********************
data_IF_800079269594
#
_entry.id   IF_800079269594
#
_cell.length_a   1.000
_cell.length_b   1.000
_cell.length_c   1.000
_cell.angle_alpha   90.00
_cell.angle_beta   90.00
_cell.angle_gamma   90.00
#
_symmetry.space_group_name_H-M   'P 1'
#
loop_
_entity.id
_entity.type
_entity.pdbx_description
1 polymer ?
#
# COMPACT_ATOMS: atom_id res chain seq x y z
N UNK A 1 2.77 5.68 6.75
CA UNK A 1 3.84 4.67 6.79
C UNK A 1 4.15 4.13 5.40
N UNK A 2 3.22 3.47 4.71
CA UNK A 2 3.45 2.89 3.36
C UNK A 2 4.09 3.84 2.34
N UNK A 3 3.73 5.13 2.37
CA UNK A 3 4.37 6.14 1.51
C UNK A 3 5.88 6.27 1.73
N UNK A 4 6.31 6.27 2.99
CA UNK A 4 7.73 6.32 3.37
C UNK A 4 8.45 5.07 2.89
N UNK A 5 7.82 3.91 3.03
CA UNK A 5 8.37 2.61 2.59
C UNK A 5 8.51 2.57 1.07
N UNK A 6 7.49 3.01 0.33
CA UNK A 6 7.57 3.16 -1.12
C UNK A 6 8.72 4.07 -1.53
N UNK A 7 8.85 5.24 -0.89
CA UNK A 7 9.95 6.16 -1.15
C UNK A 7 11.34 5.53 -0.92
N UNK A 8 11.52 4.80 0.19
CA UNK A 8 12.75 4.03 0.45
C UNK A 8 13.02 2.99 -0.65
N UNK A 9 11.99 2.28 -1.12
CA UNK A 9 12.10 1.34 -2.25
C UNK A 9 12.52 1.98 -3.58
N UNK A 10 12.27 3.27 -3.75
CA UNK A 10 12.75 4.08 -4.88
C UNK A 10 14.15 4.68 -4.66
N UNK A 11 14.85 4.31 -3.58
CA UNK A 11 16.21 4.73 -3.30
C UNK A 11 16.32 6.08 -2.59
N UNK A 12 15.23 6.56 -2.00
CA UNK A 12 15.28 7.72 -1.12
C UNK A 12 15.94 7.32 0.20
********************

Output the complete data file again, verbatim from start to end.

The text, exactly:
data_IF_800079269594
#
_entry.id   IF_800079269594
#
_cell.length_a   1.000
_cell.length_b   1.000
_cell.length_c   1.000
_cell.angle_alpha   90.00
_cell.angle_beta   90.00
_cell.angle_gamma   90.00
#
_symmetry.space_group_name_H-M   'P 1'
#
loop_
_entity.id
_entity.type
_entity.pdbx_description
1 polymer ?
#
# COMPACT_ATOMS: atom_id res chain seq x y z
N UNK A 1 2.77 5.68 6.75
CA UNK A 1 3.84 4.67 6.79
C UNK A 1 4.15 4.13 5.40
N UNK A 2 3.22 3.47 4.71
CA UNK A 2 3.45 2.89 3.36
C UNK A 2 4.09 3.84 2.34
N UNK A 3 3.73 5.13 2.37
CA UNK A 3 4.37 6.14 1.51
C UNK A 3 5.88 6.27 1.73
N UNK A 4 6.31 6.27 2.99
CA UNK A 4 7.73 6.32 3.37
C UNK A 4 8.45 5.07 2.89
N UNK A 5 7.82 3.91 3.03
CA UNK A 5 8.37 2.61 2.59
C UNK A 5 8.51 2.57 1.07
N UNK A 6 7.49 3.01 0.33
CA UNK A 6 7.57 3.16 -1.12
C UNK A 6 8.72 4.07 -1.53
N UNK A 7 8.85 5.24 -0.89
CA UNK A 7 9.95 6.16 -1.15
C UNK A 7 11.34 5.53 -0.92
N UNK A 8 11.52 4.80 0.19
CA UNK A 8 12.75 4.03 0.45
C UNK A 8 13.02 2.99 -0.65
N UNK A 9 11.99 2.28 -1.12
CA UNK A 9 12.10 1.34 -2.25
C UNK A 9 12.52 1.98 -3.58
N UNK A 10 12.27 3.27 -3.75
CA UNK A 10 12.75 4.08 -4.88
C UNK A 10 14.15 4.68 -4.66
N UNK A 11 14.85 4.31 -3.58
CA UNK A 11 16.21 4.73 -3.30
C UNK A 11 16.32 6.08 -2.59
N UNK A 12 15.23 6.56 -2.00
CA UNK A 12 15.28 7.72 -1.12
C UNK A 12 15.94 7.32 0.20